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Change Purchase Price?

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Anonymous

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Two months ago I received an appraisal order for new construction. The purchase price was $313,000 and a mortgage amount of $253,000. I inspected the property and had no problem (a new good quality McMansion on an old corn field surrounded by other McMansions. My estimate of value was $330,000.

Today I received a fax from the mortgage company directing me to change the purchase price to $316,000. and a copy of an ammendment to the agreement of sale dated after my valuation date. I don't know why they want this done and the new price is below my estimate of value. Should I amend my report to reflect the new contract price? If I do change the contract price how should I note the change in my report?
 

Jo Ann Meyer Stratton

Elite Member
Joined
Jan 16, 2002
Professional Status
Certified Residential Appraiser
State
Arizona
This one of those silly things that underwriters get bees in their bonnet about occassionally. I try to talk them out of it but if I can't, I will do the following. Change the sale price at the top of the URAR with the new signature date of the new contract (which HAS to be provided to me before anything else). Which then changes the info in the sales comparison grid. Then on both the front and the back page of the URAR I use statements that the the sales price and contract date were changed at the clients (including the name of the client) request, that the original effective date of the opinion of value remains, additional market research was not completed, the change in purchase price and new contract signature date does not have any effect on the final opinion of value or change the original effective date of the opinion of value. However your signature date has changed to reflect the information provided by the client on a date after the effective date of the opinion of value. Describe everything the client is doing, putting the total responsibility on the client. Print out a new package, email the new package to them with your invoice.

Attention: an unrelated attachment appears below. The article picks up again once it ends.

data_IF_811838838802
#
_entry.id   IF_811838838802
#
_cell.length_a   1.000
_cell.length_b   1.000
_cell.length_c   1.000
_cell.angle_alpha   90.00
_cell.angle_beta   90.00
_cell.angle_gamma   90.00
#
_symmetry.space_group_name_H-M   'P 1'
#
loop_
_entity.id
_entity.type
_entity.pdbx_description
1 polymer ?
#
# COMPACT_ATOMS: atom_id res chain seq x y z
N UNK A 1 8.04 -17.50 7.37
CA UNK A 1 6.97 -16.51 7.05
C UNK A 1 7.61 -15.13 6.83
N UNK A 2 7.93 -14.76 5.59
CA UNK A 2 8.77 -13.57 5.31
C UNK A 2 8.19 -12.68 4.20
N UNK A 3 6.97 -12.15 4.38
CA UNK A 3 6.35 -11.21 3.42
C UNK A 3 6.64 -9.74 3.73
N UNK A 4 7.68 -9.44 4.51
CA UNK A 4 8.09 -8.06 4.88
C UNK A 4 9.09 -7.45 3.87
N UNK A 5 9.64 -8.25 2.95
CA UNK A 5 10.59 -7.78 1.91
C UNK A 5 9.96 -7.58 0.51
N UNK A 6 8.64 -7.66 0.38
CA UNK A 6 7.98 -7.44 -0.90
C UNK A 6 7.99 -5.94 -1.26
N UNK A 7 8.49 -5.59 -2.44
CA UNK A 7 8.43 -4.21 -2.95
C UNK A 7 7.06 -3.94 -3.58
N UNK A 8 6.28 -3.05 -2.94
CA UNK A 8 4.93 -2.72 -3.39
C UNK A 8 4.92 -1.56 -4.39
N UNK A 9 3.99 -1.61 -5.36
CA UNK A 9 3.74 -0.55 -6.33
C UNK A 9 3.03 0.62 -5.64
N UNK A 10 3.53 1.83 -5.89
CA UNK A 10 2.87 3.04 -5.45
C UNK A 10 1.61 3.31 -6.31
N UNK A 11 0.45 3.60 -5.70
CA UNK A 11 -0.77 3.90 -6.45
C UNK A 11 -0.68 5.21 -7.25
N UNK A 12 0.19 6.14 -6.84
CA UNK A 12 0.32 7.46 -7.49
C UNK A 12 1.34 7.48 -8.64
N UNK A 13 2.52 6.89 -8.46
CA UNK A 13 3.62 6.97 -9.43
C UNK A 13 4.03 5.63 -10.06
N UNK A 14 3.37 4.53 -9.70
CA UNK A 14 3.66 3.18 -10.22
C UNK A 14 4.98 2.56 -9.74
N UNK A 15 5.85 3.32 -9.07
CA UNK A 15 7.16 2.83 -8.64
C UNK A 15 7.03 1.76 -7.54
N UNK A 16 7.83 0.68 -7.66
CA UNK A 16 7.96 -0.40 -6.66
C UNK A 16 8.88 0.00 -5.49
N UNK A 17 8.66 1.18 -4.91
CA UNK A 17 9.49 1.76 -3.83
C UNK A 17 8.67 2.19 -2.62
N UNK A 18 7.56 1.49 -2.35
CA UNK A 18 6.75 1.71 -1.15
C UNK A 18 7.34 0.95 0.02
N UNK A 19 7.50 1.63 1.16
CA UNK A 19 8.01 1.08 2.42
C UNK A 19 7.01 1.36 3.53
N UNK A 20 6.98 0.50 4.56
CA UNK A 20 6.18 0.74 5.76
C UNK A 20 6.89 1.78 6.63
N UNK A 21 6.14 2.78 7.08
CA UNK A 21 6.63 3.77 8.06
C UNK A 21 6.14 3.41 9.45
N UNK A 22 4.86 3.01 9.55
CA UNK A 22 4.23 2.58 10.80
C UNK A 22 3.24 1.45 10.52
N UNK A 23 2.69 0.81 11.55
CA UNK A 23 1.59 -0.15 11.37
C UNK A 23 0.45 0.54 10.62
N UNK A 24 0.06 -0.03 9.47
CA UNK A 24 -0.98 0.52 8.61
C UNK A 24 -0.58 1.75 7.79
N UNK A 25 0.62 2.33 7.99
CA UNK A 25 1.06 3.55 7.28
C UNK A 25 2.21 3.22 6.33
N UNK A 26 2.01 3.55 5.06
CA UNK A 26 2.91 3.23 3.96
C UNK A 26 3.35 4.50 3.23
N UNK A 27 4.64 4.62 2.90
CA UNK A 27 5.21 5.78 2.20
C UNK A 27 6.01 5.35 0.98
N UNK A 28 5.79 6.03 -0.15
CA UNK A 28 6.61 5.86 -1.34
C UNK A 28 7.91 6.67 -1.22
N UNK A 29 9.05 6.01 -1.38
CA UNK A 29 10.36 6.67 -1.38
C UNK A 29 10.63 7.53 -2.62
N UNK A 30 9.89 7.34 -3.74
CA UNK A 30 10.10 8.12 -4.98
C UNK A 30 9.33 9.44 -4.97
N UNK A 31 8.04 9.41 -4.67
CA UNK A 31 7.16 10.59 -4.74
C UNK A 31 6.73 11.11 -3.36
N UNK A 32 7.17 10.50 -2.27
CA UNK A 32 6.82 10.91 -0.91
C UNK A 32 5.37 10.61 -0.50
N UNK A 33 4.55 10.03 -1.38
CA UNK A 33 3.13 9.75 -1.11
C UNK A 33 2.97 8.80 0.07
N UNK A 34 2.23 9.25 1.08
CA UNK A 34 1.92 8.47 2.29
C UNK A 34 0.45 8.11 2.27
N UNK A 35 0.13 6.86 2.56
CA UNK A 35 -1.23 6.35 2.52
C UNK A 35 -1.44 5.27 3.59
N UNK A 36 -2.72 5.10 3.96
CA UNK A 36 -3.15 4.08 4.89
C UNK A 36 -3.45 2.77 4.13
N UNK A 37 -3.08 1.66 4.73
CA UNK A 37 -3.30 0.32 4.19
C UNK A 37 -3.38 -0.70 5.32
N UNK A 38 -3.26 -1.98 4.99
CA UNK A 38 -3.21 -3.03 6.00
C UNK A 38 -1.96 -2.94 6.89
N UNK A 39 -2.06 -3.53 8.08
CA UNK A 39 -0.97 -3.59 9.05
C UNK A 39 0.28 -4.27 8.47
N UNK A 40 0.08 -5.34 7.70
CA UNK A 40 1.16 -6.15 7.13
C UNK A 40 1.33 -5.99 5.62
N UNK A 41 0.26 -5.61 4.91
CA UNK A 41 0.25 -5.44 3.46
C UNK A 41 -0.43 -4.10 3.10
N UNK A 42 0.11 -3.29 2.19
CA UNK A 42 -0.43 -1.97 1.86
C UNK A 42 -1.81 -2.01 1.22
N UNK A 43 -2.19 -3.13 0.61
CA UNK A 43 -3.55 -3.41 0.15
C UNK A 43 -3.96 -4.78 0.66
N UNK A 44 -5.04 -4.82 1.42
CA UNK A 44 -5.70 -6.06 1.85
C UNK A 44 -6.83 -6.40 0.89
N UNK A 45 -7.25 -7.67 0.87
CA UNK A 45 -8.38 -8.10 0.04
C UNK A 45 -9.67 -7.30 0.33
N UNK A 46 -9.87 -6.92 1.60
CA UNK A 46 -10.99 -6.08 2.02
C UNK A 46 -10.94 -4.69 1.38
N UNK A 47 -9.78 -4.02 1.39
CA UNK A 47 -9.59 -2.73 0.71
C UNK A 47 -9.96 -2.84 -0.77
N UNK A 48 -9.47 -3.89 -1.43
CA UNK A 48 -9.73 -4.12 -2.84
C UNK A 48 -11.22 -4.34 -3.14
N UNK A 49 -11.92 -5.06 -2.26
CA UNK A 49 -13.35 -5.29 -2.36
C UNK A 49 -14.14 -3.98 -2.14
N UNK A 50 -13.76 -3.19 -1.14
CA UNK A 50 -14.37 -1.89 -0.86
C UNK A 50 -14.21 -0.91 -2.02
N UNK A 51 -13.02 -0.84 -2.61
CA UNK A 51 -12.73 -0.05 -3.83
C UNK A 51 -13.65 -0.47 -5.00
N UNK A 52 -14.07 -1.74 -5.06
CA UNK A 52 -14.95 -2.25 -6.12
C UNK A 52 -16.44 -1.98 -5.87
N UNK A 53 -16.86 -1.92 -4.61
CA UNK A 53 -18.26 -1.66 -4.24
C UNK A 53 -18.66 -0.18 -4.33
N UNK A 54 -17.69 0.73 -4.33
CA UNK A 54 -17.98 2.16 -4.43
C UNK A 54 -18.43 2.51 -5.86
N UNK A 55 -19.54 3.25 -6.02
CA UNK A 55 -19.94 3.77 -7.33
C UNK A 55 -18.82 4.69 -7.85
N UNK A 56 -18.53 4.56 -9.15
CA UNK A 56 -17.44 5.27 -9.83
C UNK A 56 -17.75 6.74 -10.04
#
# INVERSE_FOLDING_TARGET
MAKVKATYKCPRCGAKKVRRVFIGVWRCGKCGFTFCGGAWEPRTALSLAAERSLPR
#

Bill_FL

Senior Member
Joined
Aug 23, 2002
Professional Status
Certified General Appraiser
State
Florida
Ditto Jo Ann, however here is another point to consider. You state it was new construction. Was it complete or under construction? What is the reason of the increase in price. If you did the appraisal subject to completion, has there been a change order that has caused the finished product to be different than the specs you appraised the home to? I would definantely word something to the effect that the change order was not considered when the original estimate of value was prepared and that the change in sales price was made at the clients request.
 

Jim Bartley

Senior Member
Joined
Jan 20, 2002
Professional Status
Certified Residential Appraiser
State
Virginia
These requests are almost always the result of a change order. As long as I have the documentation, I comply with the request. If you feel its needed, but in an addendum explaining what you did and why.
 

Jo Ann Meyer Stratton

Elite Member
Joined
Jan 16, 2002
Professional Status
Certified Residential Appraiser
State
Arizona
If there is a physical change to the subject than an appraiser could do an Updated Appraisal or an Update to an Appraisal letter. That would mean a new visit to the property, a new effective date of opinion of value, new market research and possibly a change to the value (up or down depending on the market). However, these bees in the bonnet type of request usually don't go that far. Some cleark with a check list gets all upset because the sales price on the latest contract doesn't match the sales price on the appraisal and then the appraiser gets these "dumb" requests to change the purchase price on the report itself. And with the difference between the original appraisal value and the final purchase price, it doesn't appear that the changes to the purchase contract make any difference. So the borrower is just spending more money, their LTV is higher or the borrower is coming up with some additional cash; and maybe the borrower and lender can handle all that but the clerk with the check list has to be made happy.
 

Larry Lyke

Senior Member
Joined
Feb 2, 2002
Amen Jo Ann et al --

I ask the client if they will accept an addendum with all the pertinent facts covered.

The reply is invariably, "Yes."

Then I address each issue in turn throughout the appraisal with a new effective date, if necessary, and new signature date with a full signature block.

And I send it out EDI as a new (last) page. I include a new Index/Title Page so they can elect to put it on as a cover page.
 
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